|93||Max Sharping||Northern Illinois||OT|
|94||Trayveon Williams||Texas A&M||RB|
|102||Tytus Howard||Alabama St.||OT|
|103||Connor McGovern||Penn St.||C|
|104||Justice Hill||Oklahoma St.||RB|
|105||Sutton Smith||Northern Illinois||LB|
|107||Ryan Finley||North Carolina St.||QB|
|111||Terronne Prescod||North Carolina St.||OG|
|118||David Sills||West Virginia||WR|
|119||Germaine Pratt||North Carolina St.||LB|
|120||Miles Boykin||Notre Dame||WR|
|123||Devin Singletary||Florida Atlantic||RB|
|124||Josh Oliver||San Jose St.||TE|
|127||Trey Pipkins||Sioux Falls||OT|
|129||Tae Hayes||Appalachian State||CB|
|130||Terry McLaurin||Ohio St.||WR|
|131||Preston Williams||Colorado State||WR|
|136||Isaiah Prince||Ohio St.||OT|
|138||Sam Mustipher||Notre Dame||C|
|144||Alexander Mattison||Boise St.||RB|
|149||Jamal Peters||Mississippi St.||CB|
Overview – Like others out there have said, while there is always (mostly) 32 first round picks, there are very rarely 32 first round players. I have 25 players this season as first-round grades, ending with Cody Ford of Oklahoma. Each of my first round grades has to do with one of two things: either helping to pass the ball on offense or making it harder for an offense to pass the ball on defense.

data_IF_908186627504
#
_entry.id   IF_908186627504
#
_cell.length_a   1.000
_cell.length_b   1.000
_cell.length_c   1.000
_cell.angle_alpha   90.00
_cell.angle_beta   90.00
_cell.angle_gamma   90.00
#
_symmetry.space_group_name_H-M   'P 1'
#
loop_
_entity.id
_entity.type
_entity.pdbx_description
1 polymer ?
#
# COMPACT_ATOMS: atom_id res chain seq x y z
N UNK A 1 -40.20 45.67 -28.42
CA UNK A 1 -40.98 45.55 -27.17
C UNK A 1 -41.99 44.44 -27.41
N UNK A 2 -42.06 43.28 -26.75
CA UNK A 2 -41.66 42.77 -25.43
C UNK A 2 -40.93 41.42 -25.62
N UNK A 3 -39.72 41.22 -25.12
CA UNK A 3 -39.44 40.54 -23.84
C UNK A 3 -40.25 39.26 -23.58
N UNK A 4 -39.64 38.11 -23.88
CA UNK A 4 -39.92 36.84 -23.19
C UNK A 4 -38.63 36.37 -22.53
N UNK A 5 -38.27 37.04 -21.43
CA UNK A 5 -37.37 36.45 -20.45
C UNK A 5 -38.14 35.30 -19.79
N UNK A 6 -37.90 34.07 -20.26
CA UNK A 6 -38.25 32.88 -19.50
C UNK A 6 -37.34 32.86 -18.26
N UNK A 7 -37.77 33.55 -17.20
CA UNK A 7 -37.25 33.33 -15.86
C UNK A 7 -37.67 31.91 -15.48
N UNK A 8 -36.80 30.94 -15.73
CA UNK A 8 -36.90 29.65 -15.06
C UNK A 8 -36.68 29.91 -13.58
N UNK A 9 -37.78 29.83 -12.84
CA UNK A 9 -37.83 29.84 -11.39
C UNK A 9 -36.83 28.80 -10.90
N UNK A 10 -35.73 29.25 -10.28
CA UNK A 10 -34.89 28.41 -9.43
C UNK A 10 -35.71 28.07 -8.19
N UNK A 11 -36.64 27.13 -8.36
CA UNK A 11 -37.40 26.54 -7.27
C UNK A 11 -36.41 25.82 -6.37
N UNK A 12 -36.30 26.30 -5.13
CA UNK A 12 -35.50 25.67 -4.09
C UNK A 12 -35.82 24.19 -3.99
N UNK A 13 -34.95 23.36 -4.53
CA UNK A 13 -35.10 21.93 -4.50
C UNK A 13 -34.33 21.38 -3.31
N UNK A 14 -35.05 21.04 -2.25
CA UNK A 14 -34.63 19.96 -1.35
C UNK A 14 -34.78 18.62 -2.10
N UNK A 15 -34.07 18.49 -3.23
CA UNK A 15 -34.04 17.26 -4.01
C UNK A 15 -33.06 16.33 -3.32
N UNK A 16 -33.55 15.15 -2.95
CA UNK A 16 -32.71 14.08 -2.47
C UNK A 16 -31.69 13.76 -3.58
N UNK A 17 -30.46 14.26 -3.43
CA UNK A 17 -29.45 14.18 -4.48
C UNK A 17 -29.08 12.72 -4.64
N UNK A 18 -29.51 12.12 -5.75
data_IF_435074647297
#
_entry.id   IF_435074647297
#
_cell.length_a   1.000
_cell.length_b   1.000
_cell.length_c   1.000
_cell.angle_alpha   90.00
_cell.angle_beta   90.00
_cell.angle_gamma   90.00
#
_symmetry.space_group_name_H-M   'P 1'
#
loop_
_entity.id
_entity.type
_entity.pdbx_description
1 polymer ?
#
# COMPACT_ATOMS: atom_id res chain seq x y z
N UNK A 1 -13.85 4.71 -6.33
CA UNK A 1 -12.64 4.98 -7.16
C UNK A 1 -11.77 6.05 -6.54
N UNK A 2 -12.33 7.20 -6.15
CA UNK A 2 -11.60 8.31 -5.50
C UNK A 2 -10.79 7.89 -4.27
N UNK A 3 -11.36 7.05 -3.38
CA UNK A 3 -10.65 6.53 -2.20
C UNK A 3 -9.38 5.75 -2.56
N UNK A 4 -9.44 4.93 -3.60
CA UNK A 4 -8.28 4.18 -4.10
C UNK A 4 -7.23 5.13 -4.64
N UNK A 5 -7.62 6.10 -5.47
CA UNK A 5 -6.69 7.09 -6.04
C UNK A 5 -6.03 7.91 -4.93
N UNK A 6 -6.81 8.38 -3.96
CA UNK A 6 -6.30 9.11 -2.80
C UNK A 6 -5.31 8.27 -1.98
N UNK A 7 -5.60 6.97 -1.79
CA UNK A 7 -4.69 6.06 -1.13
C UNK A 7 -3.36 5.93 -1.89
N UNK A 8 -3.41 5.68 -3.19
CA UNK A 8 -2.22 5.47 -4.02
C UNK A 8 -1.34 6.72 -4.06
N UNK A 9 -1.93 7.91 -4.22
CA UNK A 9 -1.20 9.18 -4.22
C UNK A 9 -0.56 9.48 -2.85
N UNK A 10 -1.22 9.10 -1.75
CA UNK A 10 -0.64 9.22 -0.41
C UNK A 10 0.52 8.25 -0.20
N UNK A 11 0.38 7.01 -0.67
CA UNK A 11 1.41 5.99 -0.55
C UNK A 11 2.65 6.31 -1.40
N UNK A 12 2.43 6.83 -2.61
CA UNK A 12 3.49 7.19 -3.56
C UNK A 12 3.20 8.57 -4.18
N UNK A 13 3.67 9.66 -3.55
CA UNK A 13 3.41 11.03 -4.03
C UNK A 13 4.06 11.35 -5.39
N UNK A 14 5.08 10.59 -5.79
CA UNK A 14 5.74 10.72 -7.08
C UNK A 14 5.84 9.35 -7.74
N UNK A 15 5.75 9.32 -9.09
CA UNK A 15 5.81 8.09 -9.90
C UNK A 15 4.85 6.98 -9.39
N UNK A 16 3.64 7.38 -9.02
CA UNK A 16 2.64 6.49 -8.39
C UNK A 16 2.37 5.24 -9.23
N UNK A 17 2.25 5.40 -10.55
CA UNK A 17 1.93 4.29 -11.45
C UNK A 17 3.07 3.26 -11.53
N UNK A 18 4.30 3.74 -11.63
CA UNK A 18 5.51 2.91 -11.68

The top ten players are littered with pass rushers. Six of my top-seven are players who can get after the quarterback on the edge or inside at defensive tackle.
T.J. Hockenson is my top non-quarterback prospect skill position-wise. He brings an edge to the passing game with his advanced and nuanced route running and a mean streak to the run game with his ability to put defenders on the ground.
This group of players includes the top tier of wide receivers, D.K. Metcalf, N’Keal Harry, Hakeem Butler, and A.J. Brown, and while one may come off the board higher than that come draft day, we could also see a draft like 2016 where there is a two-three wide receiver run happen in the twenties.
The second round has really grown on me over the last month. Especially when I started to study the safety class that features a number of playmakers. Whether your team is looking for a downhill player or an over-the-top eraser there are a number of different options. The second round should also see a number of talented offensive lineman come off the board, some that can be day one difference makers.